There is no way (YET) to identify a record-set from within a SP and give it a particular name (in-built component) that will only be picked up from the output as required.  Unfortunatly this is a bane for developers and results in all-sorts of problems when a new section is added within a SP and dependencies are not properly tracked between application sub-components.
Prehaps you would like to suggest this to MS: welisten@microsoft.com

Unless you program some clever logic to derive the SP code required from an external data-table/section no/named section to ensure that ordering/data results do not matter (But this is messy, may results in lots of recompiles/dynamic sql -- depending on the system/parameters used -- may be what you want ...) and makes the whole process fully data-driven independant of sectioning within an SP and can also be used to track if a SP actually completes or not and individual section return codes/errors as rqd.

Otherwise I would think about splitting the SP into multiple SPs where possible so 1-SP = 1-Result Set.
(But this may be a bigger overhead/ not possible in your enviroment).

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arbertCommented:
"arbert, yours is the same solution that the DBAs don't like"  

But they allow you to return multiple result sets?  I would be interested to know their reasoning....
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yoreAuthor Commented:
They don't like billy's solution either...

This seems like the only clean way to return multiple result sets.

But they are saying it is "industry standard" to just return the results in a specific order. I don't get why they are being so stubborn! They say doing this increases the complexity of the stored proc.
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arbertCommented:
Personally, I wouldn't say there is anything "industry standard" about returning multiple resultsets in the first place.

I don't see how adding a column to each select statement increases complexity.  As long as you put comments at the top of the proc that explains why they're there....
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yoreAuthor Commented:
These result sets only have 3-4 columns to begin with. An extra column is a significant amount of redundant information. So I sort of see their point.

Anyway, I think billy's idea doesn't increase the size of returned data by much at all.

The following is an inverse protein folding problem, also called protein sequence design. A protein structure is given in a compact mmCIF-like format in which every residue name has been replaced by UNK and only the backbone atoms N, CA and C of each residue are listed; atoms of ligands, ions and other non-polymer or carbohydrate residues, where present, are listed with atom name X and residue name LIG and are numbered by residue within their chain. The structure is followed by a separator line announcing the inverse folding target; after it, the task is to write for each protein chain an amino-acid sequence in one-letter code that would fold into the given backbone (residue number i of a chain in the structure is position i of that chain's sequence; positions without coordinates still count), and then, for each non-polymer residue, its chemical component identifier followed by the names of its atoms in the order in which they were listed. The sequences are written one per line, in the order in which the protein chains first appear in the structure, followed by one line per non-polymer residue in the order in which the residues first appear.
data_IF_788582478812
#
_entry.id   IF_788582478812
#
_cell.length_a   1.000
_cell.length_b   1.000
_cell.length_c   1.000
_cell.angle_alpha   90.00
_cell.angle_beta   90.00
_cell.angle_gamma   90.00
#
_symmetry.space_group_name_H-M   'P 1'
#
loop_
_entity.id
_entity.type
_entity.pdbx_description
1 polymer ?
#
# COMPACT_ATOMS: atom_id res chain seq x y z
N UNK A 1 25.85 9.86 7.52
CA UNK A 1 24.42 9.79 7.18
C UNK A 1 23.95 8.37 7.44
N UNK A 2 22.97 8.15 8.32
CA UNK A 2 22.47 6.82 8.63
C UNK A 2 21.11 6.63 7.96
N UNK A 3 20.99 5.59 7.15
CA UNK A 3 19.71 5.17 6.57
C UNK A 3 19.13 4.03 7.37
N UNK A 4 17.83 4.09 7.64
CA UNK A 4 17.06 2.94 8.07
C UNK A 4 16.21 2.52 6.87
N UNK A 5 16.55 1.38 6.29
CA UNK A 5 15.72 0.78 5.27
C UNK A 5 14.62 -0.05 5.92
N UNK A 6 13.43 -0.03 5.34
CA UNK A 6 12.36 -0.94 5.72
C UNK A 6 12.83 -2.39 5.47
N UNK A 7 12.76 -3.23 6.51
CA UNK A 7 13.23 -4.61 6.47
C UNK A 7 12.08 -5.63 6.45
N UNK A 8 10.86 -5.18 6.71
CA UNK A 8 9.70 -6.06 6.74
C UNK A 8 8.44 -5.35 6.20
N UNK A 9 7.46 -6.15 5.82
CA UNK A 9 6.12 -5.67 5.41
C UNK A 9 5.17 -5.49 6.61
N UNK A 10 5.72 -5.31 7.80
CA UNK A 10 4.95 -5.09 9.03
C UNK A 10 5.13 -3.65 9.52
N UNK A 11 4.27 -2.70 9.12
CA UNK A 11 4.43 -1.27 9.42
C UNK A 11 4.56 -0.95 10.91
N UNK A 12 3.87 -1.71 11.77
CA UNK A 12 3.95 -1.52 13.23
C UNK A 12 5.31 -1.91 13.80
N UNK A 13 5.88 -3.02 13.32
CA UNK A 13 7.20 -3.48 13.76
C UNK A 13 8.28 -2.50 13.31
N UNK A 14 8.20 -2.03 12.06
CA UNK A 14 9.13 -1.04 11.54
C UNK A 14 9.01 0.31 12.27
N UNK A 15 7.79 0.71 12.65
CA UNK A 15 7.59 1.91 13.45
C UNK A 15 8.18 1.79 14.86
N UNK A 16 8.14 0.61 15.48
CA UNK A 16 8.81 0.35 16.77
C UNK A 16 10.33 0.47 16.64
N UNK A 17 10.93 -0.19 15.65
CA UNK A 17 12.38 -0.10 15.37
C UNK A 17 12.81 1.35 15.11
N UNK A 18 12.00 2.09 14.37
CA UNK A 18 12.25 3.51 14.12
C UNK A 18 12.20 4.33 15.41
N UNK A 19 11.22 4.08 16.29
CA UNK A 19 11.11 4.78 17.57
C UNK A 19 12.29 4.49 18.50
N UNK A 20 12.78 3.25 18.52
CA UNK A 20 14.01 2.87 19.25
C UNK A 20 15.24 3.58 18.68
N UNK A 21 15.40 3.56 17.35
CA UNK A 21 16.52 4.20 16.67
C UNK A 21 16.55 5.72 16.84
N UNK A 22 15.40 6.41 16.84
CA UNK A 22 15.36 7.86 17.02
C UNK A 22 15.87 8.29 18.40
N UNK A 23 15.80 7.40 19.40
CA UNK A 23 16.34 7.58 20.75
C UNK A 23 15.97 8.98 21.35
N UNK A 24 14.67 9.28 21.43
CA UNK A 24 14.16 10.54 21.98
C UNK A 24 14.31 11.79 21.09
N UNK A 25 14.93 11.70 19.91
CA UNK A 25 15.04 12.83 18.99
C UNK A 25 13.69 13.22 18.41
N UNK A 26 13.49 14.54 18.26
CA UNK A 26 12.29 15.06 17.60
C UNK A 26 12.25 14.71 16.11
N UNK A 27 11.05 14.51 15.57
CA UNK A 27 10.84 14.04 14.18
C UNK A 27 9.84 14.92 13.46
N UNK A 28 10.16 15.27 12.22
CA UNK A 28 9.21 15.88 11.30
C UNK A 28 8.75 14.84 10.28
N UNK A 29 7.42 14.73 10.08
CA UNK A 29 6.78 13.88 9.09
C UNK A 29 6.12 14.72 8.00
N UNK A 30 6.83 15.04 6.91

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arbertCommented:
"An extra column is a significant amount of redundant information"  

That's different than

"increases the complexity of the stored proc"....
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billy21Commented:
It is definitely not an industry standard to have stored procedures return multiple resultsets.  That's just bad design.

The only time I have ever found a need to have a stored procedure return multiple resultsets is to populate my grids.  I have a resultset for data, another for columns and a third rs for any special columns (to be represented as check boxes or such things).

The advantage of doing this is that the grids can be manipulated at a client site without having to update the client.  The reason we get away with it is that we have a standard in the office for a set order.  As each rs represents a specific type of data that our VB .Net procedure expects to receive they must be in a specific order.

Ultimately we intend to put this information into tables but even then we will still have 2-3 resultsets being returned.
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billy21Commented:
>The advantage of doing this is that the grids can be manipulated at a client site without having to update the client.

By that I mean I can manipulate the grids without having to update the application.

My stored procs look something like this...

Select col1, col2, col3, col4, col5, col6
From Table

Select 'Col1', '50', 'Col3', '60', 'col6', '70'

Select 'Col1', 'Red;Checked'

Rs 0 is always data
Rs 1 is always column data (which columns should be visible and their widths in pixels)
Rs 2 is always special representation of data (if not as text how should they be represented and what colour if applicable)
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yoreAuthor Commented:
Arbert,

Don't argue with me. I am on your side!

They are being dicks about it and won't even make the simple change. They are saying any change is too complex.  Next time I'm just going to require each result set be returned by a seperate stored proc.